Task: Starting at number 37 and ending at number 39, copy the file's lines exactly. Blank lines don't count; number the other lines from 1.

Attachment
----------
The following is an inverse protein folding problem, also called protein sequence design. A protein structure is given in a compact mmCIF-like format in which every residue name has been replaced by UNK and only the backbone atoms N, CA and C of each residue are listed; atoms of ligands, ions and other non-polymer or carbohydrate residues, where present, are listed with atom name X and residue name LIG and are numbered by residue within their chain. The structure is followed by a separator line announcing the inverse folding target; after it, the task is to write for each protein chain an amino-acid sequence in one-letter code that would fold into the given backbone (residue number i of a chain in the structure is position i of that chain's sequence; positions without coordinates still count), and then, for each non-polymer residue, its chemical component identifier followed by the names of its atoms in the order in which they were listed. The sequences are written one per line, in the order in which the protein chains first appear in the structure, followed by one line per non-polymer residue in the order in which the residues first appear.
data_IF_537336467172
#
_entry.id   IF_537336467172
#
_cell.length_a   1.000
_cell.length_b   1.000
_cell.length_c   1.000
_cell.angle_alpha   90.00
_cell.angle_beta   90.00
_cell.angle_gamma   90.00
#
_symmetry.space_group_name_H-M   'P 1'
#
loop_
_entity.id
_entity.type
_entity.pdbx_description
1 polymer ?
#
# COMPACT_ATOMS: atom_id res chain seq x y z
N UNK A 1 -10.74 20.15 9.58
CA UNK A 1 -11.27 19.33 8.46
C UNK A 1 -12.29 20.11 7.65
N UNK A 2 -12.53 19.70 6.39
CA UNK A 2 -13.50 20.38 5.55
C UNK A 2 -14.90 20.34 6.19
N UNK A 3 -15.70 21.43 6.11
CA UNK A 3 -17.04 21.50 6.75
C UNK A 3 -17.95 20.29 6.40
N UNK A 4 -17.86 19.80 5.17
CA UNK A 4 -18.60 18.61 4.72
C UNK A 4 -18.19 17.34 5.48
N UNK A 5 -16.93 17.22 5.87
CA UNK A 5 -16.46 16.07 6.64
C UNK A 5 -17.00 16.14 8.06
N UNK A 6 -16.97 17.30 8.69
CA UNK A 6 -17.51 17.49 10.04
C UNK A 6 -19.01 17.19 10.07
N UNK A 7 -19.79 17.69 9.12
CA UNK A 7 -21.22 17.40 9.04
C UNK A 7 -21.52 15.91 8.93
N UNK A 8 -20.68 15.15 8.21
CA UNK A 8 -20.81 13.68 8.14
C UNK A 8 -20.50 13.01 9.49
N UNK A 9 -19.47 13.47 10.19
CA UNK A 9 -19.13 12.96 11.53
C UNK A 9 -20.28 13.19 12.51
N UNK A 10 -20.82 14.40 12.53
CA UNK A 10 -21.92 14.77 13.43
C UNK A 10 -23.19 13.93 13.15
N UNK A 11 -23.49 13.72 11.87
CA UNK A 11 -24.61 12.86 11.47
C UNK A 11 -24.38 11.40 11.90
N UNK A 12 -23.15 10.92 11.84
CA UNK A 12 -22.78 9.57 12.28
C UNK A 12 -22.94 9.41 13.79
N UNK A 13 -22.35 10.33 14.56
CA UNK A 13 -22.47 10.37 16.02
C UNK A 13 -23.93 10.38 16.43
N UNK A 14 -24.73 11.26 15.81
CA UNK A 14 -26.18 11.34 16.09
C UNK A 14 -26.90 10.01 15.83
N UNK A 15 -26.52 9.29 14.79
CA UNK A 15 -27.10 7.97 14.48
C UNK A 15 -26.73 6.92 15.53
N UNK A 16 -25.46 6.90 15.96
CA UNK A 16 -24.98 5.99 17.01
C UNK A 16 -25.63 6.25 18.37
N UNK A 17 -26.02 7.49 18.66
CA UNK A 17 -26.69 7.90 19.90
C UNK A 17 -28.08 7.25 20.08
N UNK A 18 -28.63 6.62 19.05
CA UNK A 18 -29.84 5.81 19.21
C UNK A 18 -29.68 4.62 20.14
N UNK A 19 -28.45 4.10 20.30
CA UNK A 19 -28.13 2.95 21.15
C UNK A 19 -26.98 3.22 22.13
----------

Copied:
N UNK A 6 -16.97 17.30 8.69
CA UNK A 6 -17.51 17.49 10.04
C UNK A 6 -19.01 17.19 10.07